Technical Traders Steer By The Charts

Among the many price-moving influences in live cattle futures, technical indicators play as much of a role in trade decisions as more fundamental factors.

While acknowledging that many futures traders are adept at reading the charts and making trading decisions based solely on chart patterns, fundamental traders often find technical patterns difficult to identify.  In general, these are science-minded individuals who struggle with the art of reading charts, which some traders say is more a reflection of human nature than of the market they represent.

To say that all moves in the futures market are in some way rooted in the fundamentals is wrong, traders have said.  The presence of high-frequency trading by computers proves this, they say, because a computer can’t know anything about diseases, the weather or changing consumer preferences.  They only know the parameters for trade that are programmed in ahead of time.




While realizing that chart reading is an art, it is useful to know some of the indicators used by technicians to make trading decisions.  Few, if any, rely solely on one study or chart pattern, looking instead to multiple studies for guidance, and in all cases, the charts and studies used are a personal preference of the trader.

Over the years, traders have devised their own charting techniques and studies that worked for them and their colleagues until their study became widely known.  Some of these indicators continue to shed light on the human nature of futures traders and remain as stalwarts of the industry.

One such long-lasting charting technique is candlestick charts, thought to have been developed in the 18th century by a Japanese rice trader.  Introduced to the western world by Steve Nison in his book “Japanese Candlestick Charting Techniques,” these charts are a variation on daily or weekly bar charts and are easy to draw.  They can show short- and long-term patterns, with which to make trading decisions.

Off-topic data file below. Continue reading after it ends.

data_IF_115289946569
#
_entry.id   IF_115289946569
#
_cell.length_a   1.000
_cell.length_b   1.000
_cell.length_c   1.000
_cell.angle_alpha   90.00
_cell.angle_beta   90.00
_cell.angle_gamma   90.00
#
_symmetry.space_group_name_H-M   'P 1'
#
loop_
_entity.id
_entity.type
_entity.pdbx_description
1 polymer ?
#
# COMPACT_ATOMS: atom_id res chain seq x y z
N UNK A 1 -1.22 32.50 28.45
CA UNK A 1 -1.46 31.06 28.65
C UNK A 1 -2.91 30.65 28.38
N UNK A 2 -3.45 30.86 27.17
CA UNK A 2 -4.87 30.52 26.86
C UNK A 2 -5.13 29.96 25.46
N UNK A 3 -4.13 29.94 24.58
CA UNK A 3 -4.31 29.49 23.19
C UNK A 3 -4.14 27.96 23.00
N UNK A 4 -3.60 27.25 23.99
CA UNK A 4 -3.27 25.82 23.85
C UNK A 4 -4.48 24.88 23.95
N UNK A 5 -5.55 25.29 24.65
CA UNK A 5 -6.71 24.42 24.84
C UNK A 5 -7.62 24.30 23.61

In cattle markets, many analysts continue to rely on moving averages.  These usually are line graphs of settlement prices overlain onto daily or weekly bar or candlestick charts.

Because they ignore the opens, highs and lows of the market and average the settlements over a period of time, moving averages smooth out the daily market gyrations that can obscure the market’s trend.  The fewer days used in the moving average, the shorter the trend being shown.  Thus, a 200-day moving average shows long-term trends, while a seven-day moving average is all about short-term movements.

Pivot points are another study many traders use to show when a market or contract month has moved into a bullish or bearish mood.  These studies are calculations of an average of highs, lows and sometimes closes and opens, of a chosen number of trading periods.  The pivot point is the center the calculated support and resistance levels.

Trendlines are another commonly used charting technique and consist of drawing a line across the tops or bottoms of daily or weekly chart highs or lows.  Many traders use them as their direction indicator, getting in or out of a market based on whether prices close above or below the line.

Fibonacci numbers also are popular.  Based on the work of an Italian mathematician, these points of market direction retracement have proven to be relatively strong decision points for many traders.

Whatever methods are used, analysts stress there is no single technique that can be used, and some studies work better for some than for others.  There are even some methods that baffle other traders.




Cash cattle markets last week were very scattered and broken, making it difficult to assess a pattern.  By and large, trade was $5 per cwt lower at mostly $129 per cwt on a live basis and $2 to $4 lower on a dressed basis in a range from $197 to $202.

Wholesale beef prices Monday were lower, with the USDA choice cutout at $209.04 per cwt, down $0.26 on the day, and its select cutout at $196.99, off $2.06.

The choice/select spread Monday widened to $12.05 from $10.25 on Friday, and there were 99 loads of fabricated product sold into the spot market.

The CME Feeder Cattle Index for the seven days ended Friday was $177.65, down $3.63.  This compares with the Nov settlement Friday of $172.30, down $2.77.